The Millennial Muddle on Strauss & Howe’s Generational Theory | The Chronicle of Higher Education

The Millennial Muddle; Eric Hoover; In The Chronicle of Higher Education; 2009-10-11.
Teaser: How stereotyping students became a thriving industry and a bundle of contradictions

Original Sources



  • Definition: “The Millennials” are born between 1982 and 2004.
  • Reminder
    • Every generation has done this
    • These guys are “selling maps” to folks who need that:
      • businesses
      • colleges (a form of business)
      • election machines
  • Millennial Generation
    • Millennials <quote> “Their life mission will not be to tear down old institutions that don’t work, but to build up new ones that do.”</quote> attributed to Strauss & Howe.
    • The “core traits”
      1. special,
      2. sheltered,
      3. confident,
      4. team-oriented,
      5. conventional,
      6. pressured,
      7. achieving.
  • Homeland Generation
    • born 2005-25
    • will fit an “artist” archetype
    • Biographies
      • <quote>[Straus & Howe] were not social scientists; they were Washington wonks.</quote>
      • Howe
        • Concord Coalition (deficit reduction, Social Security reform)
        • consultant in demand for his ability to explain the youth
        • Attended UCSD 1970
        • Attended UCB 1970-1974ish after George Winne Jr self-immolated at UCSD.
      • Strauss
        • Ford White House
        • Senate staff
        • Capital Steps, a comedy troupe
        • died 2007
  • LifeCourse Associates, Great Falls VA
    • Staff
      • 3, max age 28
    • Publications
      • Millennials Go to College,
      • Millennials & K-12 Schools
      • Millennials and the Pop Culture
      • Millennials in the Workplace, future
    • Practice
      • Article writing
      • Speeches given
        • fees: $5,000-$14,000
        • 60 speeches a year
        • followup workshops
      • Consulting
        • Colleges
        • Advertising
        • Lifestyle
      • Reference Customers
        • Chartwells
          a food service company
        • Ford
          Advice to riff on the Hero concept (Millennials are Hero archetypes in the theory)
        • Hewlett-Packard,
        • Kraft,
        • Nabisco,
        • National Guard (of some state)
        • Nike.
        • U.S. Army
          actually an unnamed agency applying for the  Army’s advertising contract.
        • Some M&A shop in Prague
  • Secular Trends in in College Admissions (this is the Chronicle of Higher Education
    • stealth applicants
    • early admission programs
    • statistical modelling, price optimization
    • parents are co-purchasers
    • student engagement
    • mental health services
    • parent offices, parent orientations


  • Mary Crane
    • was once
      • a lobbyist,
      • an assistant chef at the White House,
    • (now) a generational consultant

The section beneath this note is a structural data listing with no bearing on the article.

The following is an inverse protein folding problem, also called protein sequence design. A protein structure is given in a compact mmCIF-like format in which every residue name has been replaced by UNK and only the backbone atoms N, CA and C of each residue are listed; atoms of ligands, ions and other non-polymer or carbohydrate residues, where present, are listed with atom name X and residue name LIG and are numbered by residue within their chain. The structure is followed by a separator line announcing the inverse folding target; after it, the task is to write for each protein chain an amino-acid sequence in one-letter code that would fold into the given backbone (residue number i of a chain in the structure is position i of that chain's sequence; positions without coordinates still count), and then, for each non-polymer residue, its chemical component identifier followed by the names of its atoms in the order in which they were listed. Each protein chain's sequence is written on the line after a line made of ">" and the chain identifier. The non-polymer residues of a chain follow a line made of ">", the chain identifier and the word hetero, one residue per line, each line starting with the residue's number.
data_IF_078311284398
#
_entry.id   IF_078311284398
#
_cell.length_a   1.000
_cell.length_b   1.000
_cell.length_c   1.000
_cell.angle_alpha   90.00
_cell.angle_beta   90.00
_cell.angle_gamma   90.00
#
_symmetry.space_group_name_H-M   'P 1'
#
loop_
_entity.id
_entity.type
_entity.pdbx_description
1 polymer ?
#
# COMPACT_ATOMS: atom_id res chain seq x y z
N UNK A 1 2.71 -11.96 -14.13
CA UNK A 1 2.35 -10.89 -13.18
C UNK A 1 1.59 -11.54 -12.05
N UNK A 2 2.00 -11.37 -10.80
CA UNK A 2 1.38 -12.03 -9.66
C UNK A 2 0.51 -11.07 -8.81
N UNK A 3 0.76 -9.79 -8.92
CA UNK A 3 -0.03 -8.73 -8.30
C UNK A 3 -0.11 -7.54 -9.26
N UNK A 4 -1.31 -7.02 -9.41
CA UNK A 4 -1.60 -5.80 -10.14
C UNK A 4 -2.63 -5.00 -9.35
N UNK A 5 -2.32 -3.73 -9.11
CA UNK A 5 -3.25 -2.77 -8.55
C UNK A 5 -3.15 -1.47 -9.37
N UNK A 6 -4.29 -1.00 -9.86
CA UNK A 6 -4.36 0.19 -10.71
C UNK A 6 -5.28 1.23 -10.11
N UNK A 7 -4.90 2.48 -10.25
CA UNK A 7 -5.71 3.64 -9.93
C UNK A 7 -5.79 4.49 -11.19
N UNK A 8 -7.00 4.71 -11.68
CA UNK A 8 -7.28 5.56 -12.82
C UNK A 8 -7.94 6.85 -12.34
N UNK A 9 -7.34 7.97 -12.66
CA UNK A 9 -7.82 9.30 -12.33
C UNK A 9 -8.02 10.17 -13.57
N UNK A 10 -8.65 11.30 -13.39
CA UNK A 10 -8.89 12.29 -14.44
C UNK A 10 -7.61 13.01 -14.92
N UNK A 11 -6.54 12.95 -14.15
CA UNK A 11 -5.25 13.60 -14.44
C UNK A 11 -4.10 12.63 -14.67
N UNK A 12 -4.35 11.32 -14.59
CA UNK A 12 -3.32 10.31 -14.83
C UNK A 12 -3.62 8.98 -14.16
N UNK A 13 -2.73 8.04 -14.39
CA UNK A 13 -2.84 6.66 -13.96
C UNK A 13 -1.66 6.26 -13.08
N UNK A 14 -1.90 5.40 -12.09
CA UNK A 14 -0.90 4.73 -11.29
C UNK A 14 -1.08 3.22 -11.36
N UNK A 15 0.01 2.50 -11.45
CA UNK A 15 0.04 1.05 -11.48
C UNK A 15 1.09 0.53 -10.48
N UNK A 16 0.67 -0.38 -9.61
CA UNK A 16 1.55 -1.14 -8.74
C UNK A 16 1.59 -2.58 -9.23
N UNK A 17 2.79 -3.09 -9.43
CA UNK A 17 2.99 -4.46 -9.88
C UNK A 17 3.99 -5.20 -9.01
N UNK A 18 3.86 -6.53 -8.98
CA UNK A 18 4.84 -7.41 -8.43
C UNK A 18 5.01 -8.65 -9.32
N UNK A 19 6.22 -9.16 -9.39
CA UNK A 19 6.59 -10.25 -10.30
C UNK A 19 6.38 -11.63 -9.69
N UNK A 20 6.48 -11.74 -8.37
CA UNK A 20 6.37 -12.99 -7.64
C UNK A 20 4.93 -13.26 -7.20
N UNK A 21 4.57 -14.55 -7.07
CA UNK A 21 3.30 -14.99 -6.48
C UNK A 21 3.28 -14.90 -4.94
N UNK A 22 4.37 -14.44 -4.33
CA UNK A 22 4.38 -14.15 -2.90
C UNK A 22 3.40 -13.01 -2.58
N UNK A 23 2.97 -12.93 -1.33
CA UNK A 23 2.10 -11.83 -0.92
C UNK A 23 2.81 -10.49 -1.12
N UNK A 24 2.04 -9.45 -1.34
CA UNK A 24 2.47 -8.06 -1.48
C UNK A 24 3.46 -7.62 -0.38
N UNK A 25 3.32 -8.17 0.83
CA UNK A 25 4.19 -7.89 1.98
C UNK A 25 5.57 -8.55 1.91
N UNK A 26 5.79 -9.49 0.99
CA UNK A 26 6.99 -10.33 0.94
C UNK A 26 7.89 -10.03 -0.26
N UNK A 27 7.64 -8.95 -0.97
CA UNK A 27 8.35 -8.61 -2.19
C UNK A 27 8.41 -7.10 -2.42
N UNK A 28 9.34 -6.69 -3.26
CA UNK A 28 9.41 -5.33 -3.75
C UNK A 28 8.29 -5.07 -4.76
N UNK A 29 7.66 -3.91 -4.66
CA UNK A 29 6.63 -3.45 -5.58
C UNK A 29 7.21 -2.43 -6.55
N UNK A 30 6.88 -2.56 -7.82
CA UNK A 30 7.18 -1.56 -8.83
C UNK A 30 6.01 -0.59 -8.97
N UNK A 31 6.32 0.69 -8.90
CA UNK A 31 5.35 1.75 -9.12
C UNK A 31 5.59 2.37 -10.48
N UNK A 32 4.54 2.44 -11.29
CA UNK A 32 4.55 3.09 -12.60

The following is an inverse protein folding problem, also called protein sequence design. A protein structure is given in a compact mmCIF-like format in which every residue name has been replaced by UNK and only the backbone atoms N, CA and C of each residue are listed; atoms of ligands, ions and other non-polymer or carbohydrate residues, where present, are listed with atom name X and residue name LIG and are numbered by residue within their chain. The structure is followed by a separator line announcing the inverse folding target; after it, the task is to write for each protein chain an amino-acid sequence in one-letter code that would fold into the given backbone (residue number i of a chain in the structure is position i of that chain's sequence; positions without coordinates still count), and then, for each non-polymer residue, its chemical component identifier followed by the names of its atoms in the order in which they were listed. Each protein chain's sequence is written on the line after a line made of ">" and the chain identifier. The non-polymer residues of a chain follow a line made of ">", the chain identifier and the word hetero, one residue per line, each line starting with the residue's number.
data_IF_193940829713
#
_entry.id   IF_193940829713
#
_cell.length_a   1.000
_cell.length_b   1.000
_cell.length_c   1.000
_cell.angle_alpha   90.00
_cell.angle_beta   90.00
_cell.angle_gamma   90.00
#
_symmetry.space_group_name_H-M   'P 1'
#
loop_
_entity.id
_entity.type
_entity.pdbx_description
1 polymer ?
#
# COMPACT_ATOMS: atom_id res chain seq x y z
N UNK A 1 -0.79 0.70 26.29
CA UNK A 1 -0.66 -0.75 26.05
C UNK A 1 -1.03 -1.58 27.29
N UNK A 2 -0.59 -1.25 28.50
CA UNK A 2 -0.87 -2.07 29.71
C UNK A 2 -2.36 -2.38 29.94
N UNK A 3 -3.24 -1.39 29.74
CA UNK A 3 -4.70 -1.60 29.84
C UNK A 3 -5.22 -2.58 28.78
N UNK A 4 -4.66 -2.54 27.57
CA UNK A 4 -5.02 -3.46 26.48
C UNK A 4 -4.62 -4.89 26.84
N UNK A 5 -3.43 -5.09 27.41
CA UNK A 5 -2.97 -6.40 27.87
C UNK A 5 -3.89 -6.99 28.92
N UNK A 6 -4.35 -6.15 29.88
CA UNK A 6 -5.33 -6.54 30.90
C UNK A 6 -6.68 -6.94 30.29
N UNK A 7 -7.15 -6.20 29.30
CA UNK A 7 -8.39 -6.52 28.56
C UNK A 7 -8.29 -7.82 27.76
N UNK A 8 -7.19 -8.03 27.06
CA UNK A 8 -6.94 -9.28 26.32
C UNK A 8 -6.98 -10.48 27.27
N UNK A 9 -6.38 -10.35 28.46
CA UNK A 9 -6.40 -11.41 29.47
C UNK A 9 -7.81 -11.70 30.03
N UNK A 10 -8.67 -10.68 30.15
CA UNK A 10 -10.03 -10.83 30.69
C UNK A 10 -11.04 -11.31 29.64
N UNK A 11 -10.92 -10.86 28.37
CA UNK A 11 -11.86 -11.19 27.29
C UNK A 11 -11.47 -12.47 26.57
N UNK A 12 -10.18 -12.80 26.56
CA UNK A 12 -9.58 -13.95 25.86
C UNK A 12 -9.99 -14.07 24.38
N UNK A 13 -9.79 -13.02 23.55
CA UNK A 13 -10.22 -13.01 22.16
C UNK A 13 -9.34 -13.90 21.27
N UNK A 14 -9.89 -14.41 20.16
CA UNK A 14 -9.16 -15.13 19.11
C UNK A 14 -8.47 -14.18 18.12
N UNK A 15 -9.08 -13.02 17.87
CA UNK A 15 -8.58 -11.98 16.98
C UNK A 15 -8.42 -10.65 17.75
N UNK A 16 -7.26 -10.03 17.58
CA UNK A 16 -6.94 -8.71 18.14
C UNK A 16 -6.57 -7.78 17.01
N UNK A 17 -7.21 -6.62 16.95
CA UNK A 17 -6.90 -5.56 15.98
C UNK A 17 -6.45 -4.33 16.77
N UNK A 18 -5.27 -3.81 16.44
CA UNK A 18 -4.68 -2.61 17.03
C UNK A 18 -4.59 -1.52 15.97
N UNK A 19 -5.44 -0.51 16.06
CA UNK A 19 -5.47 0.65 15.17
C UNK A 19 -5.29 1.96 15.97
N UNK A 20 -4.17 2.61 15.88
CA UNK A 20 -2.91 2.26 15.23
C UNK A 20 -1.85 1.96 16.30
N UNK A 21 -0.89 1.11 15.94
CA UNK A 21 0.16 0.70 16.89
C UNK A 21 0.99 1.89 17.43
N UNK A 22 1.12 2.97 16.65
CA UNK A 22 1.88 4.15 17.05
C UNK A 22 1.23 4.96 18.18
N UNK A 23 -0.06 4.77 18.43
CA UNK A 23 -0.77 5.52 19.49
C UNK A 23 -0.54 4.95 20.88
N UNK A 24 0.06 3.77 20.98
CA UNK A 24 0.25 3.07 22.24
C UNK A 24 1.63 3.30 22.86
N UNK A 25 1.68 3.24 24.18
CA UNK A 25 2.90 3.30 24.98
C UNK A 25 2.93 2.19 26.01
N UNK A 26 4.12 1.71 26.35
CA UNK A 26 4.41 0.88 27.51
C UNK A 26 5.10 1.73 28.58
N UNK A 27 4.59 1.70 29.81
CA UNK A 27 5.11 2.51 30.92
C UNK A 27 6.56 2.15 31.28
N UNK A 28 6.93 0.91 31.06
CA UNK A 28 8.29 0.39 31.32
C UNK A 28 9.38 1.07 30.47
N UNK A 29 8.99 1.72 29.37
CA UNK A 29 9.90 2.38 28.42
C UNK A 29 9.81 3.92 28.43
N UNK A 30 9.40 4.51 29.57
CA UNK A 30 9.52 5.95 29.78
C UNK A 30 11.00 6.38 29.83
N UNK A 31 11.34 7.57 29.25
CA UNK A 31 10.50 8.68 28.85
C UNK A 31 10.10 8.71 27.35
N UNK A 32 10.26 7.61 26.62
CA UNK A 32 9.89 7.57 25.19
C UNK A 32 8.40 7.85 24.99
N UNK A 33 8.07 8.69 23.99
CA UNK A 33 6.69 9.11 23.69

• Customers
      • Fortune 500 companies,
      • law firms.
  • Eric Greenberg
  • Lynne Lancaster
    • a management consultant and “cultural translator”
    • co-founder and partner, BridgeWorks LLC
  • Kanna Hudson
    • Age 26, 2009.
    • a former academic counselor
    • now at, a lifestyle consulting shop
  • Scott Degraffenreid
    • consultant a former forensic accountant,
    • Scott Degraffenreid; Understanding the Millennial Mind: A Menace or Amazing?; Just Brilliant Services; 1st edition; 2008; 199 pages; kindle: no, paper: $40+SHT.
    • <quote>patented the term “crash-test geniuses” to refer to young people’s willingness to “reboot” and learn from failures, even if it means walking away from their jobs. </quote>
  • Eric Chester
    • a former teacher
    • Generation Why, a lifestyle consultancy; maybe succeeded by Reviving Work Ethic
    • <quote>his Web site describes young people as “weird-looking and impossible to understand.”</quote>
  • Susanna Wolff
    • Age 21, in 2009
    • a senior at Columbia University, in 2009
    • an oped weekly feature called “Parents Just Don’t Understand,” for

Detraction, Color, Balance

  • Other unnamed academics who “chuckled”
  • Arthur E. Levine, Jeanette S. Cureton; When Hope and Fear Collide: A Portrait of Today’s College Student; Jossey-Bass; 1st edition; 1009-02-27; 208 pages; kindle: $32, paper: $0.01+SHT.
    tl;dr => not impressed with Generational Theory; kids are not that different now than way back when
  • Palmer H. Muntz, director of admissions and an enrollment-management consultant at Lincoln Christian University, Illinois.
    tl;dr => not impressed with Generational Theory; kids are packaged in ways that colleges want/need to see them.
  • John H. Pryor, Sylvia Hurtado, Victor B. Saenz, José Luis Santos, William S. Korn; American Freshmen: Forty Year Trends; Cooperative Institutional Research Program; UCLA; 2006?; 66 pages.